SS Henry B. Smith

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Henry B Smith LOC det 4a16048.jpg
Henry B. Smith
History
 United States
Name: Henry B. Smith
Operator:
Builder:
Yard number: 343
Launched: May 2, 1906
Completed: May 20, 1906
Fate: Foundered and sunk November 10, 1913
Notes: United States Registry #203143
General characteristics
Class and type: Bulk freighter
Tonnage:
  • 6631 gross
  • 5229 net
Length:
  • 545 ft (166 m) LOA
  • 525 ft (160 m) LBP
Beam: 55 ft (17 m)
Height: 31 ft (9.4 m)
Installed power: 2 x Scotch marine boilers
Propulsion: Triple expansion steam engine
Crew: 25

The SS Henry B. Smith was a steel-hulled lake freighter built in 1906 by the American Ship Building Company at Lorain, Ohio USA. The steamship was owned by the Acme Transit Company of Lorain, Ohio, under the management of William A. Hawgood. The hull number was 343 and the registration number was US203143.

The Henry B. Smith after her launch

The Henry B. Smith was 545 feet in length, 55 feet in width, and 31 feet in height. The gross tonnage for the vessel was 6,631, and the net tonnage was 5,229. The engine was a triple-expansion type. She was named for Henry B. Smith (1849-1918), a prominent lumberman who was managing owner of the Ludington Woodenware Company in Ludington, Michigan.

The ship foundered and was lost in Lake Superior near Marquette, Michigan, on 9 or 10 November 1913 during the Great Lakes Storm of 1913. She was carrying a load of iron ore at the time of her sinking. All 25 crew members died in the sinking, and only two bodies were retrieved from the lake.

The wreck was discovered in 2013, one hundred years after she disappeared.

Last voyage[edit]

The Smith arrived at Marquette on November 6 to take on iron ore. Over the next two days a southwest gale swept over Lake Superior, dropping the temperature to 24 degrees Fahrenheit. The cold weather caused the ore to freeze inside the hopper cars, requiring men to knock the material loose by hand. This resulted in a loading delay for the Smith. Captain James Owen had been plagued by misfortunes all year that had resulted in the Smith being delayed or late for its destinations. Rumors abounded, then and now, that the owners of the boat made it clear to Owen that he better make this last trip on time, or else.[1]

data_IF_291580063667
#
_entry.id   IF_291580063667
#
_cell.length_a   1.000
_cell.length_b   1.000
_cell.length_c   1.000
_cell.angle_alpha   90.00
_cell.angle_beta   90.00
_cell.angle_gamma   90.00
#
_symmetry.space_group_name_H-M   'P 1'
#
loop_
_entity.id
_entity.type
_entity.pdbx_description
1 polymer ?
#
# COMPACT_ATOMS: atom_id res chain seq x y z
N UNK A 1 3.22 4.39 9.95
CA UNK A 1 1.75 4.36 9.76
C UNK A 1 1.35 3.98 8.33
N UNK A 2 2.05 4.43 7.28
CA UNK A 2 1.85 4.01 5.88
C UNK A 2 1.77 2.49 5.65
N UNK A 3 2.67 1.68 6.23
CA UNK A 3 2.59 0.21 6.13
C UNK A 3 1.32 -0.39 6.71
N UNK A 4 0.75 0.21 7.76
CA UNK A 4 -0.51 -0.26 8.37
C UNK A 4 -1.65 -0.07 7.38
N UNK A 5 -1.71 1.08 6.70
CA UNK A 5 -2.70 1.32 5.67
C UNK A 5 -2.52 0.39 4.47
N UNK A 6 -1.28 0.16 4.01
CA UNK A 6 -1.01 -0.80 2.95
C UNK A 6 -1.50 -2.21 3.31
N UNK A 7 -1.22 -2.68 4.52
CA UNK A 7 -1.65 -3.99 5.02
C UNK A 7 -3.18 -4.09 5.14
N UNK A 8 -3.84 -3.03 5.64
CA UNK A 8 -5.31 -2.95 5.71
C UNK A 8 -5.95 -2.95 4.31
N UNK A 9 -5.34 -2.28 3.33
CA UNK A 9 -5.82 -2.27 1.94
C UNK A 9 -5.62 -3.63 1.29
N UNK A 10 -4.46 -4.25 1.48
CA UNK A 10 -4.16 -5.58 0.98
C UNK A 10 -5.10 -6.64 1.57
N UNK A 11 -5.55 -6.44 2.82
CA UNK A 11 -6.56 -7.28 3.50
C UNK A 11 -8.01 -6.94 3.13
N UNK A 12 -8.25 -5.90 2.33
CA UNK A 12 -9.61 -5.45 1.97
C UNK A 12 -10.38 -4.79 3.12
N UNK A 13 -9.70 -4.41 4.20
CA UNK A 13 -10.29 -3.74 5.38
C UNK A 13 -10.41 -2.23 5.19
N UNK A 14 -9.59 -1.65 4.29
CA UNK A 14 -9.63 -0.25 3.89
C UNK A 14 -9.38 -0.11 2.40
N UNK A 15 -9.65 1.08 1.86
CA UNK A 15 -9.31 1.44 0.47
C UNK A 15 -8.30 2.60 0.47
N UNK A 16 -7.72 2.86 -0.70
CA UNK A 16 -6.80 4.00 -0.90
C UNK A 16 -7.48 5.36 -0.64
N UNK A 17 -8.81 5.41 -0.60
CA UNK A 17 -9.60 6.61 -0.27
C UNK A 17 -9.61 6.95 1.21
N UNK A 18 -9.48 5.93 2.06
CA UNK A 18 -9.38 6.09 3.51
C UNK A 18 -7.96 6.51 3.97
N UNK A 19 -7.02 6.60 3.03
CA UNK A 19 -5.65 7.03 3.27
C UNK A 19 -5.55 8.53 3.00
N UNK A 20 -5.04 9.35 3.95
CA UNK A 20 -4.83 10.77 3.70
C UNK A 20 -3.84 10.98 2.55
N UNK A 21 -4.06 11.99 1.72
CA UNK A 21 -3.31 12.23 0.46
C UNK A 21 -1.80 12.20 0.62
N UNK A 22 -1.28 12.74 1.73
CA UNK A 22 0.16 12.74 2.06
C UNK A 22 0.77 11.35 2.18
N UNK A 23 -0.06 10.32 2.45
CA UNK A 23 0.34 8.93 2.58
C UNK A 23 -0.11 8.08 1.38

Around 5 p.m. on November 9, the Smith loaded its last car of ore. Since the gale seemed to be in a brief lull, the freighter immediately backed away from the dock and began to leave. As soon as the Smith left Marquette Harbor, the fierce wind returned and the storm's lull ended. Witnesses on shore noted that the deckhands were frantically trying to close the Smith's hatches. The freighter had a total of 32 hatches; each hatch required individual attention with locking bars, clamps, and tackle. It would have taken several hours for the whole crew to get them all closed, and the ship was already headed into the storm.

After about twenty minutes, the full force of the gale hit the Smith, whose hatches would have still been open, as huge waves crashed over her deck. Instead of turning to starboard on the usual course for the Soo Locks, the Smith hauled to port, rolling greatly as she did so. Witnesses on shore concluded that Owen had realized his error and was heading for shelter behind Keweenaw Point to the north. With the encroaching darkness and thick snow squalls, the Smith was then lost from view.

Two days after the storm blew itself out, the beaches along Chocolay Bay, Shot Point, and Laughing Fish Point were littered with debris from the Smith. The wreckage was found high up on the beach, indicating it came ashore at the height of the storm. The body of the second cook, H.R. Haskin, was found floating about fifty miles west of Whitefish Point some days later. Only one other body of the Smith's crew was ever recovered; the skeleton of third engineer John Gallagher was found on Parisian Island in the spring of 1914.

A note in a bottle, allegedly from the Smith, was found in June 1914. In it, the author claimed the ship had broken in two 12 miles east of Marquette. After a long debate, the boat's owners decided the note was a phony; it was dated 12 November, when the Smith sank either on the 9th or the early morning hours of the 10th.

Wreck located in 2013[edit]

The wreck was located in May 2013 by shipwreck hunters.[2] The ship lies in 535 feet (163 m) of water off of Marquette.[2] Video the following month confirmed this wreck to be the Henry B. Smith.[3]

References[edit]

  1. ^ Stonehouse, Frederick (1977). Went Missing: The Henry B. Smith. Marquette Shipwrecks. Avery Color Studios.
  2. ^ a b Krueger, Andrew (8 June 2013). "100 years after ore boat disappeared in Lake Superior storm, searchers locate wreck". Duluth News Tribune.
  3. ^ Krueger, Andrew (1 July 2013). "Video confirms wreck is freighter Henry B. Smith: New video taken more than 500 feet beneath the surface of Lake Superior confirms that a shipwreck discovered earlier this year is indeed the long-lost freighter Henry B. Smith". Duluth News Tribune.

External links[edit]

Coordinates: 46°54′50″N 87°19′59″W / 46.914°N 87.333°W / 46.914; -87.333